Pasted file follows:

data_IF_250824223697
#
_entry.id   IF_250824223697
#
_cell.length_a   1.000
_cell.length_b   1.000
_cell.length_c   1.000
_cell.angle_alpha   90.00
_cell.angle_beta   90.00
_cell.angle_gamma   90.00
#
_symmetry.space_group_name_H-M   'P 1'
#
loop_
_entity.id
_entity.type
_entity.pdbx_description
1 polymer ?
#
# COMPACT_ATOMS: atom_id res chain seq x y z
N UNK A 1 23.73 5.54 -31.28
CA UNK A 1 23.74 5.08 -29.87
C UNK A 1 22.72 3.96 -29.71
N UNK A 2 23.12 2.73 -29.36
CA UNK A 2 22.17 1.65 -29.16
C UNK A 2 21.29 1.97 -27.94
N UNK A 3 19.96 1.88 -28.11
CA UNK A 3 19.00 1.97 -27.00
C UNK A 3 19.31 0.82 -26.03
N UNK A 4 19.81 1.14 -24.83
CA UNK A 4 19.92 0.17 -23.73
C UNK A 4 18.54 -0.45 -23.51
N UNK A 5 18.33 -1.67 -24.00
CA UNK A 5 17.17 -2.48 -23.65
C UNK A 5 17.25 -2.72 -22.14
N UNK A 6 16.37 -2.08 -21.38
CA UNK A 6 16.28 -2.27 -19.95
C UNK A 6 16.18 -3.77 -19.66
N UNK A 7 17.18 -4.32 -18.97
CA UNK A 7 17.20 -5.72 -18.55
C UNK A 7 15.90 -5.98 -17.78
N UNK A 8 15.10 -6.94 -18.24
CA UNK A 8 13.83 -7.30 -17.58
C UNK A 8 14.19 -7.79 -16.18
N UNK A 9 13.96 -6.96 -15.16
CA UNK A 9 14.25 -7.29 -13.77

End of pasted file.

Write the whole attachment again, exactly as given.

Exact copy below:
data_IF_250824223697
#
_entry.id   IF_250824223697
#
_cell.length_a   1.000
_cell.length_b   1.000
_cell.length_c   1.000
_cell.angle_alpha   90.00
_cell.angle_beta   90.00
_cell.angle_gamma   90.00
#
_symmetry.space_group_name_H-M   'P 1'
#
loop_
_entity.id
_entity.type
_entity.pdbx_description
1 polymer ?
#
# COMPACT_ATOMS: atom_id res chain seq x y z
N UNK A 1 23.73 5.54 -31.28
CA UNK A 1 23.74 5.08 -29.87
C UNK A 1 22.72 3.96 -29.71
N UNK A 2 23.12 2.73 -29.36
CA UNK A 2 22.17 1.65 -29.16
C UNK A 2 21.29 1.97 -27.94
N UNK A 3 19.96 1.88 -28.11
CA UNK A 3 19.00 1.97 -27.00
C UNK A 3 19.31 0.82 -26.03
N UNK A 4 19.81 1.14 -24.83
CA UNK A 4 19.92 0.17 -23.73
C UNK A 4 18.54 -0.45 -23.51
N UNK A 5 18.33 -1.67 -24.00
CA UNK A 5 17.17 -2.48 -23.65
C UNK A 5 17.25 -2.72 -22.14
N UNK A 6 16.37 -2.08 -21.38
CA UNK A 6 16.28 -2.27 -19.95
C UNK A 6 16.18 -3.77 -19.66
N UNK A 7 17.18 -4.32 -18.97
CA UNK A 7 17.20 -5.72 -18.55
C UNK A 7 15.90 -5.98 -17.78
N UNK A 8 15.10 -6.94 -18.24
CA UNK A 8 13.83 -7.30 -17.58
C UNK A 8 14.19 -7.79 -16.18
N UNK A 9 13.96 -6.96 -15.16
CA UNK A 9 14.25 -7.29 -13.77